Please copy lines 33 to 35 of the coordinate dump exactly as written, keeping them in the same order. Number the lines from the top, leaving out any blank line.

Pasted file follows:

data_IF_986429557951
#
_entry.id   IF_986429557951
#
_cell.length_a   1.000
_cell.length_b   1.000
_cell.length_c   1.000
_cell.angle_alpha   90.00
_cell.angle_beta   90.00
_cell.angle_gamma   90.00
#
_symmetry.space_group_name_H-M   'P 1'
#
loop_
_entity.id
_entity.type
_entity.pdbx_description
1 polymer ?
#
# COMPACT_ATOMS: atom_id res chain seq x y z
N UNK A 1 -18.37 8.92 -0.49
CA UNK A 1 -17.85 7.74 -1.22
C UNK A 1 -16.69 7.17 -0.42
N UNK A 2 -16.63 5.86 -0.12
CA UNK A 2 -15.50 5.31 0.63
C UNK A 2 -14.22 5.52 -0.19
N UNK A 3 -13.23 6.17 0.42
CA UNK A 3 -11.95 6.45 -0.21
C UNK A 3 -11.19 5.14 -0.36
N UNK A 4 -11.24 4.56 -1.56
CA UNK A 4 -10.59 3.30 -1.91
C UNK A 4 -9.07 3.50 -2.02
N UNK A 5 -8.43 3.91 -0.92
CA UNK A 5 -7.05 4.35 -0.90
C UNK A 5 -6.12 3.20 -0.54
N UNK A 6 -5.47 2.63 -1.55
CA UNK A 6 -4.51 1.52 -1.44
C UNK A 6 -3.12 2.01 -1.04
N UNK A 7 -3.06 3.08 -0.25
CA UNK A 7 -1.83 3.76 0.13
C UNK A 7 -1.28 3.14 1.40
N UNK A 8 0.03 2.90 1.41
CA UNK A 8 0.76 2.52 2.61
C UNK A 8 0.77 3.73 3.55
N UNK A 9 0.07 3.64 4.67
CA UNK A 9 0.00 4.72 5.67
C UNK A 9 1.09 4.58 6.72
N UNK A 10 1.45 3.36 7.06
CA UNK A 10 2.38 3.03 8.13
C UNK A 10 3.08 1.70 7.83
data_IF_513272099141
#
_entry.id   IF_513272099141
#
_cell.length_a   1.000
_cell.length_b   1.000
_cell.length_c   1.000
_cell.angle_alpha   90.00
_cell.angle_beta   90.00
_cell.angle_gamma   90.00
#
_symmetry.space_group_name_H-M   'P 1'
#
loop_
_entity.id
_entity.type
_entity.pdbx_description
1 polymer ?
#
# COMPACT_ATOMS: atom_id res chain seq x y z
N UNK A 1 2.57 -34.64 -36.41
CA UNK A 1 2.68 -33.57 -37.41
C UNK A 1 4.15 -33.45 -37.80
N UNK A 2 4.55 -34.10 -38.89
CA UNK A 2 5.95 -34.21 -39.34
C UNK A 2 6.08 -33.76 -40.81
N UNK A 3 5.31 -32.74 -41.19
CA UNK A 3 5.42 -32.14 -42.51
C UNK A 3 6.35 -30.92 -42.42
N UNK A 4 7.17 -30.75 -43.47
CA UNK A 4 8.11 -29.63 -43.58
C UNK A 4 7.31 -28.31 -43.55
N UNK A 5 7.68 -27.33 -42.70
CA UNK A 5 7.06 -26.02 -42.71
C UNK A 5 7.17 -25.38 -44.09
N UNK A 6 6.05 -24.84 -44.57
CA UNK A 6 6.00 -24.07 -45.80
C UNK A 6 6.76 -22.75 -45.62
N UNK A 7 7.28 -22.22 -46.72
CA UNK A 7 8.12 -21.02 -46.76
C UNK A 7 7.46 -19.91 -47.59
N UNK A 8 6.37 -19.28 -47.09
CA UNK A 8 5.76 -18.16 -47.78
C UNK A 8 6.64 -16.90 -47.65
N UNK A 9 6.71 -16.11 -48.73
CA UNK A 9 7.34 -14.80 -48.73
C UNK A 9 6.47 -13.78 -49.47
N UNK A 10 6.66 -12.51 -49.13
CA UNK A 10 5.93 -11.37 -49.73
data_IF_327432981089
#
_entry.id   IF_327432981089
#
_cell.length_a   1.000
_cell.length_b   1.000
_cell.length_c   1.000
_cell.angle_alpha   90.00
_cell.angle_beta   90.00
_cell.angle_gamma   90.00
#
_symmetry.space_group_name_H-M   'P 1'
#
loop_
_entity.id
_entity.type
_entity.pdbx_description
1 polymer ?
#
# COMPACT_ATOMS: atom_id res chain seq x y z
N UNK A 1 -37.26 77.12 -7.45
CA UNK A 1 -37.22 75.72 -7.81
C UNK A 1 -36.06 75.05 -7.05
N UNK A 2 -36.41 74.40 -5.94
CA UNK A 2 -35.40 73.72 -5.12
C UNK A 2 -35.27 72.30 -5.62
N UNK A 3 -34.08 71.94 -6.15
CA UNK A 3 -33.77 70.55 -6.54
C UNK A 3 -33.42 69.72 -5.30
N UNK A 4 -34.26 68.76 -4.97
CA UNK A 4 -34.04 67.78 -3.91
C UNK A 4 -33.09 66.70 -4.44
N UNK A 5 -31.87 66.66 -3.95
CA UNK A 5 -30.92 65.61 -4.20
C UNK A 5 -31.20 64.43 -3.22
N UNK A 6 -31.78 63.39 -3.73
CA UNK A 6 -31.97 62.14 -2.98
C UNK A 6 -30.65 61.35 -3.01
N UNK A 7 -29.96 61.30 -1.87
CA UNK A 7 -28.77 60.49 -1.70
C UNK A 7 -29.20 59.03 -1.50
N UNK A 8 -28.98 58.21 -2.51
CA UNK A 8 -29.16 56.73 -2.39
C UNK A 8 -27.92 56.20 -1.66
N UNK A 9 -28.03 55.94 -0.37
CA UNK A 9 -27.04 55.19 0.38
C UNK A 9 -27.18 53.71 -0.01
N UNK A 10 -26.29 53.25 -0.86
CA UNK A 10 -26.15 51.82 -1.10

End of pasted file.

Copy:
N UNK A 5 -8.43 3.91 -0.92
CA UNK A 5 -7.05 4.35 -0.90
C UNK A 5 -6.12 3.20 -0.54